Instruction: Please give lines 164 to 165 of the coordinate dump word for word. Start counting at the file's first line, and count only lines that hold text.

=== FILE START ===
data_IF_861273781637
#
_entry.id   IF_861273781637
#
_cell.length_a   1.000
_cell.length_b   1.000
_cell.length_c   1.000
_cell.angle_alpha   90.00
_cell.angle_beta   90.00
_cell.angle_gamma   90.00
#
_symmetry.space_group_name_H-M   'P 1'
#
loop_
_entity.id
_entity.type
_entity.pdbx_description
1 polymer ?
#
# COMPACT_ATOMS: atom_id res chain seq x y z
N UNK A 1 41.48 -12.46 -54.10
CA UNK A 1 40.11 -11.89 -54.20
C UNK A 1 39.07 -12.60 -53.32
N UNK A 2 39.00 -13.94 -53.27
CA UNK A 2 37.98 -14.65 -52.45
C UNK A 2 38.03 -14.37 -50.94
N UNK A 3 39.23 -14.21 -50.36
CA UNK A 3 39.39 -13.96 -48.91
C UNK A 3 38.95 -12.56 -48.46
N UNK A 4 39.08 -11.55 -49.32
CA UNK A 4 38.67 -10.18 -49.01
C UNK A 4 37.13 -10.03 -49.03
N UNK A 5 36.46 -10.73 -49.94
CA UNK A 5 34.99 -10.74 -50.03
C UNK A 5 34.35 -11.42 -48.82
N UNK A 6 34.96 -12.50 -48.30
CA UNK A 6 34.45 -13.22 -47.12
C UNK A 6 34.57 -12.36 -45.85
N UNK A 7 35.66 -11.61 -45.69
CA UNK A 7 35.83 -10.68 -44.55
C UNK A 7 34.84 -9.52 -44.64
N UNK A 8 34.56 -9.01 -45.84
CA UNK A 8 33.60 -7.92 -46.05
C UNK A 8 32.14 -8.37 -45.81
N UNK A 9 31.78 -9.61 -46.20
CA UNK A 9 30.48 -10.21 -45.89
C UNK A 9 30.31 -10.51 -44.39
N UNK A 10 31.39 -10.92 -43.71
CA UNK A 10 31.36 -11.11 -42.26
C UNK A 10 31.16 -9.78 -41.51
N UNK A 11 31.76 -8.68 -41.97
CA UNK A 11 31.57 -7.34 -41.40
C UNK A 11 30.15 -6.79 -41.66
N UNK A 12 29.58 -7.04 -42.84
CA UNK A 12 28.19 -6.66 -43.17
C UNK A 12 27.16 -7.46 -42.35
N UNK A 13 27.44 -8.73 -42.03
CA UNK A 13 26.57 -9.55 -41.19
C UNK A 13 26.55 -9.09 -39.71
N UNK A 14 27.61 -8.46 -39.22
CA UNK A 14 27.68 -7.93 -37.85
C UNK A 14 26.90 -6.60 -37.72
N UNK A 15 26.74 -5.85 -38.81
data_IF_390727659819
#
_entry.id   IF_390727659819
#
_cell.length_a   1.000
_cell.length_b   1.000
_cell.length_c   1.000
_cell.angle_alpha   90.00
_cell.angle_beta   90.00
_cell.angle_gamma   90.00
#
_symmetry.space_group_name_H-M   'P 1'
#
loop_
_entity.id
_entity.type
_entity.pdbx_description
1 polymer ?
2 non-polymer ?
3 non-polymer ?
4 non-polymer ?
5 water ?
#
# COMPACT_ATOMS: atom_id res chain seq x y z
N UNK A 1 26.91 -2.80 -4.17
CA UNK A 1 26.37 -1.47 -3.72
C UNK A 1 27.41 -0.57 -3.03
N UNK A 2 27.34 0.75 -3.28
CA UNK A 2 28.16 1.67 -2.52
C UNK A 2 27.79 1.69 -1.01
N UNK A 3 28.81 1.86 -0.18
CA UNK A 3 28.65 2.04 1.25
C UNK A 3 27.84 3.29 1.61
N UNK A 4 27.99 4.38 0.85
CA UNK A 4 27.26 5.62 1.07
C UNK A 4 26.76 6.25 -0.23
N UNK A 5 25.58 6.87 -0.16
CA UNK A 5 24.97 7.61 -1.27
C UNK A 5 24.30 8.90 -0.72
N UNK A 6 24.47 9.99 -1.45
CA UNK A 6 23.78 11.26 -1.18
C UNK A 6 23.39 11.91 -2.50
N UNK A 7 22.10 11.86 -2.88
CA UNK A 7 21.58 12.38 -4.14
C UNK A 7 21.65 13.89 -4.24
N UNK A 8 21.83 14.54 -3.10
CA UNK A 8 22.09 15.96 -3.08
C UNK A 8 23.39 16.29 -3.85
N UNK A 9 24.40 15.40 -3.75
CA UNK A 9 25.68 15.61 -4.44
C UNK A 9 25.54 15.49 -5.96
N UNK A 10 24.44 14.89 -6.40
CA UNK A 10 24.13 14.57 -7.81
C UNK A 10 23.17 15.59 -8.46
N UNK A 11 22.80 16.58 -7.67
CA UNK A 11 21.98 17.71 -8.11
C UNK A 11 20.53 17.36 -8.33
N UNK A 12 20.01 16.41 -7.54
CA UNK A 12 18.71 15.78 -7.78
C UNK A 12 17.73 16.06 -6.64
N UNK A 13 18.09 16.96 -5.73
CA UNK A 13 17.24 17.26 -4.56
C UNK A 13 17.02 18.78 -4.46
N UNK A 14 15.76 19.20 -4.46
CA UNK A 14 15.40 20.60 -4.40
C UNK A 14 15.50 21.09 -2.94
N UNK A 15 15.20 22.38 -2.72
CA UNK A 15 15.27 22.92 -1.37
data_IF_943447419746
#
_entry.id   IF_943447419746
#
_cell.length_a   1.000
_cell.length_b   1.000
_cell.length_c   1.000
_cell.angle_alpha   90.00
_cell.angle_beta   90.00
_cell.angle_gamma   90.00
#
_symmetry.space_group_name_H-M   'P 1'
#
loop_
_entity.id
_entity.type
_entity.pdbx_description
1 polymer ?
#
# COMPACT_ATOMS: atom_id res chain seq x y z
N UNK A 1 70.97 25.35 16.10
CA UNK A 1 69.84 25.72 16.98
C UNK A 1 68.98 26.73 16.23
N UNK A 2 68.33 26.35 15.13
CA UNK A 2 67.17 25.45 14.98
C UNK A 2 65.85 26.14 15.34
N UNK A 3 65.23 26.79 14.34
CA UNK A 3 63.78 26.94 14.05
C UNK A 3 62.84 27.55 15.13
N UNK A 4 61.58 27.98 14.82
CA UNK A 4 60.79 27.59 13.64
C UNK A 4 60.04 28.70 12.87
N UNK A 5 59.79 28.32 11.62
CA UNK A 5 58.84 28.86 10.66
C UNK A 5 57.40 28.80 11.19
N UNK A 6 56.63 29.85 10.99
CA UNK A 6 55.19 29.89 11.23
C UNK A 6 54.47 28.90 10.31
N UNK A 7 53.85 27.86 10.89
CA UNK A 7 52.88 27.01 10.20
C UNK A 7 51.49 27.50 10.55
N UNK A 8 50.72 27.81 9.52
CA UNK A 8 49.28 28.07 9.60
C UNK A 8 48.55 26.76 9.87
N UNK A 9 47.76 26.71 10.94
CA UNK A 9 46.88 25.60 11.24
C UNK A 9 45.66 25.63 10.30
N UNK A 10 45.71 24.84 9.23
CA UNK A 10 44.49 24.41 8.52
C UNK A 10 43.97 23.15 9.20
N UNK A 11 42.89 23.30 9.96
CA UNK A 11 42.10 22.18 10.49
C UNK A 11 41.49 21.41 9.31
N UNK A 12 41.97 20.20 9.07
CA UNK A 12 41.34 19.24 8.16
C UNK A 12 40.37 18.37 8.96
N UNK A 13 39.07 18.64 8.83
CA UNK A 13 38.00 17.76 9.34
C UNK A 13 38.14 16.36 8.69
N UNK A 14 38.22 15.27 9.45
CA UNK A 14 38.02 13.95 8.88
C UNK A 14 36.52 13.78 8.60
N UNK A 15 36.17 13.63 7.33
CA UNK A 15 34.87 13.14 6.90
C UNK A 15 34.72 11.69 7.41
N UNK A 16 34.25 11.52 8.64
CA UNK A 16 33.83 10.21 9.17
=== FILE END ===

N UNK A 5 59.79 28.32 11.62
CA UNK A 5 58.84 28.86 10.66